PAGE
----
The Uncanny Valley, why some games are scary
When we play a video game, what we see matters, and not always in the way we expect. For example have you ever seen a character’s face and felt uneasy? Sometimes things are wrong in ways that we can’t quite put our finger on. That might work against a game, but in special cases, it can work for it. Angela Tinwell from the University of Bolton looks at one facet of this, called the “Uncanny Valley” and she spoke to Chris Berrow…
Angela - Well, the idea of the Uncanny was first introduced by Ernst Jentsch in the early 20th century. And he described the Uncanny as an eerie sensation when you can't distinguish between what's alive or dead, what may be real or unreal. For example, of a tall waxwork doll, a crafted child's toy, or automator, and building on this, Freud actually described the Uncanny as an eerie sensation, or what might be unfamiliar when we see an object and it actually reminds us of our own death, or what might be repressed in ourselves or in others. Now, Mori, a Japanese roboticist in the late 1970s, he took this idea forward, because he observed with regards to robot design, engineers were including mechanical robots in the workplace, but people were developing more and more life-like androids, with synthetic skin, hair and flesh over the mechanical parts. But rather than having an increased affinity or likeability towards these new android designs, people actually suddenly took an instant dislike or repulsion towards them. And he actually coined this theory the Uncanny Valley, because we actually have a linear ascent with regards increased human likeness and perceived familiarity or likeability, for example, with a robot toy that emotes like a human that may have eyes, and a smile, and torso, and limbs. But as soon as we approach android designs, pushing the boundaries of true, of near human likeness, we take this sudden aversion towards them. And Mori placed things such as corpses, zombies, prosthetic hands, in this nadir of this Uncanny Valley with a human safely on the other side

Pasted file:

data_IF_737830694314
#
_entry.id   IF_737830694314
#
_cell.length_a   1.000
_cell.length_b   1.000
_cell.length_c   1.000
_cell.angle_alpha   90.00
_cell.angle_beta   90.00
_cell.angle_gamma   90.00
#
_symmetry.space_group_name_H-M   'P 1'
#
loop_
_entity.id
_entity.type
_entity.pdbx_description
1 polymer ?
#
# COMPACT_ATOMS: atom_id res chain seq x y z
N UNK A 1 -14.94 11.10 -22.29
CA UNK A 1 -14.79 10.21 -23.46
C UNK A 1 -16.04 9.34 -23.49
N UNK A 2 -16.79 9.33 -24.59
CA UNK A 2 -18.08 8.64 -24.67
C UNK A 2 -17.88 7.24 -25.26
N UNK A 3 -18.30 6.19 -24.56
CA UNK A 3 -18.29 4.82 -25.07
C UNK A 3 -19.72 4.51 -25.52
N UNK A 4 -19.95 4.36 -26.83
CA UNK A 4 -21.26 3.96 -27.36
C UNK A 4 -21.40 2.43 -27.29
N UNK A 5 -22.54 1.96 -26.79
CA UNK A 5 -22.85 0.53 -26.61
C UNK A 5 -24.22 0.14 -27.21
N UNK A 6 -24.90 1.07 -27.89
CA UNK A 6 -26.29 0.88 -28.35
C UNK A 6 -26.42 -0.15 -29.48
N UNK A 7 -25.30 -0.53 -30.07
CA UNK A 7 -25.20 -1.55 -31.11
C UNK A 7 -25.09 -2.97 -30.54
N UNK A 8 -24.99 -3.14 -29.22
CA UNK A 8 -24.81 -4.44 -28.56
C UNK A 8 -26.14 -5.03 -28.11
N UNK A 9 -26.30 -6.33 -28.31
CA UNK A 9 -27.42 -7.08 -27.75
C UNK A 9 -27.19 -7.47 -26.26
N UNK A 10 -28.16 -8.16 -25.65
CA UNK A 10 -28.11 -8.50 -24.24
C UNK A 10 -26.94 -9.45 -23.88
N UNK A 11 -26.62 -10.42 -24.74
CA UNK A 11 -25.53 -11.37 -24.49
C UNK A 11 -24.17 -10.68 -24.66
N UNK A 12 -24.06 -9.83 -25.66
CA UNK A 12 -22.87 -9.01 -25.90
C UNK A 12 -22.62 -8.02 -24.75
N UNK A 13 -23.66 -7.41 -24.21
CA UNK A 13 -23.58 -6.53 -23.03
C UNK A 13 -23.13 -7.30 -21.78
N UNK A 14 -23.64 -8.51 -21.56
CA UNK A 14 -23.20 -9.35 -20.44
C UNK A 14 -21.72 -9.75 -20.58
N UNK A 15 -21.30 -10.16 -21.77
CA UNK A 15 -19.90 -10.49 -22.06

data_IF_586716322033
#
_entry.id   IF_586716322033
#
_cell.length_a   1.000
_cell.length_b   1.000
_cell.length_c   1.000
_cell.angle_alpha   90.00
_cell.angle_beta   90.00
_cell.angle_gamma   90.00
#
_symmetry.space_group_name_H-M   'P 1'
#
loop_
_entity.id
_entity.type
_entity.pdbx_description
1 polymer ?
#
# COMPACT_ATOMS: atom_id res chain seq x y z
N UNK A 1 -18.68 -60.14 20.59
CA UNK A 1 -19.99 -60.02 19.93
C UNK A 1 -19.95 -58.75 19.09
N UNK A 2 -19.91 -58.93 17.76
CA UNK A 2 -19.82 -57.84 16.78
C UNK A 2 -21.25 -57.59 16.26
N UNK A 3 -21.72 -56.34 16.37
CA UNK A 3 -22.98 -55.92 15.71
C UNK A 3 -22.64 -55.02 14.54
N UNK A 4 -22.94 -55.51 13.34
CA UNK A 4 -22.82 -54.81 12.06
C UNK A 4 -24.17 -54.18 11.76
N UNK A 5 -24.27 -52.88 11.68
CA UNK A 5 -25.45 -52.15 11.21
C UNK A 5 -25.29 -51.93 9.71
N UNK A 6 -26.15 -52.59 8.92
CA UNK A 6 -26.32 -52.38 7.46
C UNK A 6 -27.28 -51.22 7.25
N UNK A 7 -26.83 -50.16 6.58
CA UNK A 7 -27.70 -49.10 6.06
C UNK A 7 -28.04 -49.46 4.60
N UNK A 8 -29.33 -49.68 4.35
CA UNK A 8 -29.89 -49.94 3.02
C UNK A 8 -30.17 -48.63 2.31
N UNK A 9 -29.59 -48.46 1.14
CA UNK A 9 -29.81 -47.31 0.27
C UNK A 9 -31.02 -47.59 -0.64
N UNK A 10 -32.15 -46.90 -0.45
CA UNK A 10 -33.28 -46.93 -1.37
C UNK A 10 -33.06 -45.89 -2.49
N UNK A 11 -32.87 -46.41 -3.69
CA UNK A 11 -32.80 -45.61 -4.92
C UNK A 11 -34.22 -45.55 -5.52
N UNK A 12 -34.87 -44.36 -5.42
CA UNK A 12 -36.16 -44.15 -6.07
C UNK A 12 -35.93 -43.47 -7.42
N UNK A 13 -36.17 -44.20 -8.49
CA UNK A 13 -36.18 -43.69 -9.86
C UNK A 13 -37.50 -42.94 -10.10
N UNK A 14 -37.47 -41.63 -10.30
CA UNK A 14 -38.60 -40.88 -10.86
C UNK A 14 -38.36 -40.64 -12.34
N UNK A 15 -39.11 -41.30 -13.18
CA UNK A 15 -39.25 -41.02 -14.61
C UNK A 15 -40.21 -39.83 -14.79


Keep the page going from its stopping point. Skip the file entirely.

Chris B - So interesting isn't it. And you've already explained my fear of dolls, and wooden toys, and things like that. But I want to ask you, so you mentioned video games and zombies is something that's so hugely included in video games nowadays. And I suppose, kind of scary horror games. What is it about the face specifically that people start to feel uneasy about? I suppose is it the eyes, mostly, the emotion comes from the eyes?
Angela - It actually comes down to, the best way to describe it, is Frankenstein's Monster, where we perceive a lack of movement in the brows, the forehead, and distinctly around the eyes, and the upper facial region. And that's important because we really do read a lot of non-verbal communication from another person's face, because the mouth might be involved in speech. And we rely on the upper face to give us an idea of what someone's feeling, thinking, and how they may respond to occurrences that are happening around them. And without this nonverbal feedback in the upper face, we might perceive that the lights are on, but no one's actually home in that character, but we can't perceive, or predict, what they're going to be doing, and when. And that makes us really uncomfortable.